Thomas Babington Macaulay
Mill On Government
He talks of the greatest happiness of the greatest number: but, when we examine his reasonings, we find that he thinks only of the greatest number of a single generation.
Therefore, even if we were to concede that all those arguments of which we have exposed the fallacy are unanswerable, we might still deny the conclusion at which the essayist arrives. Even if we were to grant that he had found out the form of government which is best for the majority of the people now living on the face of the earth, we might still without inconsistency maintain that form of government to be pernicious to mankind. It would still be incumbent on Mr Mill to prove that the interest of every generation is identical with the interest of all succeeding generations. And how on his own principles he could do this we are at a loss to conceive.
The case, indeed, is strictly analogous to that of an aristocratic government. In an aristocracy, says Mr Mill, the few being invested with the powers of government, can take the objects of their desires from the people. In the same manner, every generation in turn can gratify itself at the expense of posterity—priority of time, in the latter case, giving an advantage exactly corresponding to that which superiority of station gives in the former. That an aristocracy will abuse its advantage, is, according to Mr Mill, matter of demonstration. Is it not equally certain that the whole people will do the same: that, if they have the power, they will commit waste of every sort on the estate of mankind, and transmit it to posterity impoverished and desolated?
Scarcely any despotic sovereign has plundered his subjects to a large extent without having reason before the end of his reign to regret it. Everybody knows how bitterly Louis the Fourteenth, towards the close of his life, lamented his former extravagance. If that magnificent prince had not expended millions on Marli and Versailles, and tens of millions on the aggrandisement of his grandson, he would not have been compelled at last to pay servile court to low-born money-lenders, to humble himself before men on whom, in the days of his pride, he would not have vouchsafed to look, for the means of supporting even his own household. Examples to the same effect might easily be multiplied. But despots, we see, do plunder their subjects, though history and experience tell them that, by prematurely exacting the means of profusion, they are in fact devouring the seed-corn from which the future harvest of revenue is to spring. Why then should we suppose that the people will be deterred from procuring immediate relief and enjoyment by the fear of distant calamities, of calamities which perhaps may not be fully felt till the times of their grandchildren?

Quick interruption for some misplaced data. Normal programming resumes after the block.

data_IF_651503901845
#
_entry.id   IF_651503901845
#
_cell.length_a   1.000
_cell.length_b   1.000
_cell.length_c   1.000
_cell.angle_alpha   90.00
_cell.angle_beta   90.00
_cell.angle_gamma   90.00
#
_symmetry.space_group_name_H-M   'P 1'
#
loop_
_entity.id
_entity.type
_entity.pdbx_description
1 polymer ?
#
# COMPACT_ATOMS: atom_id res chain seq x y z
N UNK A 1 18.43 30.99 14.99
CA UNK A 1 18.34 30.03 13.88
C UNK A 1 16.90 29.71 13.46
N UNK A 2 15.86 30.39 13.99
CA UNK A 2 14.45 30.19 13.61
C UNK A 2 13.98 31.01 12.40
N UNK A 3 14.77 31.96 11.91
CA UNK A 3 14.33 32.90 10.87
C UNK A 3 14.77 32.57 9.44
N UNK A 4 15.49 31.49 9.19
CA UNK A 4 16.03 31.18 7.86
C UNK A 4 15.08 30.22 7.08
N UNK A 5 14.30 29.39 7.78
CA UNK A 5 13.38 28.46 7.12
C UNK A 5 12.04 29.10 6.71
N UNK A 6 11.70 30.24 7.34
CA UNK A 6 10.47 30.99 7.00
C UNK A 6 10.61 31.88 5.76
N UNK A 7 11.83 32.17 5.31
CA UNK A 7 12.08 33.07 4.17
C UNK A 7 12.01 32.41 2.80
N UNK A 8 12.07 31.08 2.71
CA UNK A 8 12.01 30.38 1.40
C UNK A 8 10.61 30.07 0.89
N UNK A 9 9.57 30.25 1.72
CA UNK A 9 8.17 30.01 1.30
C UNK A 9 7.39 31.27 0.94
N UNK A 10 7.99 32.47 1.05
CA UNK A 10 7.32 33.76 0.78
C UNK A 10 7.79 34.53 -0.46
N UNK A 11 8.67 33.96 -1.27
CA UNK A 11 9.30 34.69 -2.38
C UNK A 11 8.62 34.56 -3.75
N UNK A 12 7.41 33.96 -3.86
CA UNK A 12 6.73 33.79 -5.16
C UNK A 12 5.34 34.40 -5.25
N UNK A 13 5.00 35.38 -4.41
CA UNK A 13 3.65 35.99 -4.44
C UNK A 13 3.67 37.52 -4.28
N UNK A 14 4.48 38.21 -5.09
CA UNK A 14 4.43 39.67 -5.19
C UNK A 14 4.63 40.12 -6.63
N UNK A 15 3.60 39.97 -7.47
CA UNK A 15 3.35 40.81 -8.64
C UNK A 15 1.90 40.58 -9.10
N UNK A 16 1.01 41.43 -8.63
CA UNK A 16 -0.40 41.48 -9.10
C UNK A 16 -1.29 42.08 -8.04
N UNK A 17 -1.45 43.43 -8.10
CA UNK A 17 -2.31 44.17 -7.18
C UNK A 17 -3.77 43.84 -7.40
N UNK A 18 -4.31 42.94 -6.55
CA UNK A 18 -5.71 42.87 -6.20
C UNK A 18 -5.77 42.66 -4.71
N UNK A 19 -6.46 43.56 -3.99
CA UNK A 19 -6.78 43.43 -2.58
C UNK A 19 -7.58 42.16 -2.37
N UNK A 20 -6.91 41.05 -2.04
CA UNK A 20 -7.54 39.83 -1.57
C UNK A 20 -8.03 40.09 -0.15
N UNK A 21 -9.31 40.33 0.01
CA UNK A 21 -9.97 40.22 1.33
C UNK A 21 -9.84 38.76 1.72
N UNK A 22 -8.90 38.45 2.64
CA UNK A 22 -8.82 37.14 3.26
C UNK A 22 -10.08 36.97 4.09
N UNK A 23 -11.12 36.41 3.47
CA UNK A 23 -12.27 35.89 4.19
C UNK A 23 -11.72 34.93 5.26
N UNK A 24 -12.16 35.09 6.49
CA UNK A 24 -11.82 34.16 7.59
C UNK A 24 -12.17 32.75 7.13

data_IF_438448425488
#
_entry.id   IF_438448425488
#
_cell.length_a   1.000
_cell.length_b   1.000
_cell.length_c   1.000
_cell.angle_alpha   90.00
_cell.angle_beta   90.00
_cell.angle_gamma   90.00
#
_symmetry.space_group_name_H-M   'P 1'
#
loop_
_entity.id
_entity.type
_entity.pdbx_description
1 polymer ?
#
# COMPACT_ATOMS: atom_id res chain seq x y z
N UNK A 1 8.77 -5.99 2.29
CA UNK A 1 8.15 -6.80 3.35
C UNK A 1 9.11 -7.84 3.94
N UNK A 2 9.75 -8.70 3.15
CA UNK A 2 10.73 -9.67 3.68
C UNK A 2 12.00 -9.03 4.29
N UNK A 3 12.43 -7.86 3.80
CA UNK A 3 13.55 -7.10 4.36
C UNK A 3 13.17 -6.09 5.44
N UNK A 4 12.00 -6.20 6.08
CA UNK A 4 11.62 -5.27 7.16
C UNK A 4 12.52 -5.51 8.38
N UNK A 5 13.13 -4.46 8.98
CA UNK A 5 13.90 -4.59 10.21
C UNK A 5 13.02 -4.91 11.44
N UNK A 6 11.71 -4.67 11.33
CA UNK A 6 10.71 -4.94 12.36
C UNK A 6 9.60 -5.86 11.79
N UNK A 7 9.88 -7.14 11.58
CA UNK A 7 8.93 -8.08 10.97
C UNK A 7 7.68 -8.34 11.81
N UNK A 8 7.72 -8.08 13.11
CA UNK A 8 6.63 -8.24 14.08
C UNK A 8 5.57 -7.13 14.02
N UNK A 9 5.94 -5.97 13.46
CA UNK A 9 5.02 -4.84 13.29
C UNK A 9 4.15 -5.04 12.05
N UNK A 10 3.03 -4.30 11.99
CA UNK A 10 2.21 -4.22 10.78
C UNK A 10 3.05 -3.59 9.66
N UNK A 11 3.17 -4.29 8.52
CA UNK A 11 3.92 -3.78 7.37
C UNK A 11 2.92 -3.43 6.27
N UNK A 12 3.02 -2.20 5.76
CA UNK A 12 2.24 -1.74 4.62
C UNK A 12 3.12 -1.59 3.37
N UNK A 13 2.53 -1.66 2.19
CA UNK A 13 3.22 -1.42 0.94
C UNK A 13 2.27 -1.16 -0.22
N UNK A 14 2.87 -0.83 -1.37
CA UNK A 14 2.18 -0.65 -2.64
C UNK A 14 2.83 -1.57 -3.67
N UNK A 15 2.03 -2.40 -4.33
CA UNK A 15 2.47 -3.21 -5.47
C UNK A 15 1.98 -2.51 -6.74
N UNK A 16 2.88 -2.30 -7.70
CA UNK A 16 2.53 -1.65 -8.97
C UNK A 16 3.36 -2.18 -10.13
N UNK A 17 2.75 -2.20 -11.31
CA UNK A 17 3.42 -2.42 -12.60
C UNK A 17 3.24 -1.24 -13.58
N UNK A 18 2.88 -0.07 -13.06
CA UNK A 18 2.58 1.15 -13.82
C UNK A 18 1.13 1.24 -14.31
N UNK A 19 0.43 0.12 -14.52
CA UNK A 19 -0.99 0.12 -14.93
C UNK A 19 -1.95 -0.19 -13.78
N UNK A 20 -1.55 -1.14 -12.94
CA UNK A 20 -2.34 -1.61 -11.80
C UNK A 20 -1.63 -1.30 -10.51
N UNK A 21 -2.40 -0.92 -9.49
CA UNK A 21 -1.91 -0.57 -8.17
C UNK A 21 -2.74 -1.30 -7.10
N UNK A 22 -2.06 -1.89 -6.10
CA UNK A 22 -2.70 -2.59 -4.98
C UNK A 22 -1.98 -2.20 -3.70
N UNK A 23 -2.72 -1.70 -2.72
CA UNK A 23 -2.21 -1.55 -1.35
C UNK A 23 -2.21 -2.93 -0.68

These conclusions are strictly drawn from Mr Mill's own principles: and, unlike most of the conclusions which he has himself drawn from those principles, they are not as far as we know contradicted by facts. The case of the United States is not in point. In a country where the necessaries of life are cheap and the wages of labour high, where a man who has no capital but his legs and arms may expect to become rich by industry and frugality, it is not very decidedly even for the immediate advantage of the poor to plunder the rich; and the punishment of doing so would very speedily follow the offence. But in countries in which the great majority live from hand to mouth, and in which vast masses of wealth have been accumulated by a comparatively small number, the case is widely different. The immediate want is, at particular seasons, craving, imperious, irresistible. In our own time it has steeled men to the fear of the gallows, and urged them on the point of the bayonet. And, if these men had at their command that gallows and those bayonets which now scarcely restrain them, what is to be expected? Nor is this state of things one which can exist only under a bad government. If there be the least truth in the doctrines of the school to which Mr Mill belongs, the increase of population will necessarily produce it everywhere. The increase of population is accelerated by good and cheap government. Therefore, the better the government, the greater is the inequality of conditions: and the greater the inequality of conditions, the stronger are the motives which impel the populace to spoliation. As for America, we appeal to the twentieth century.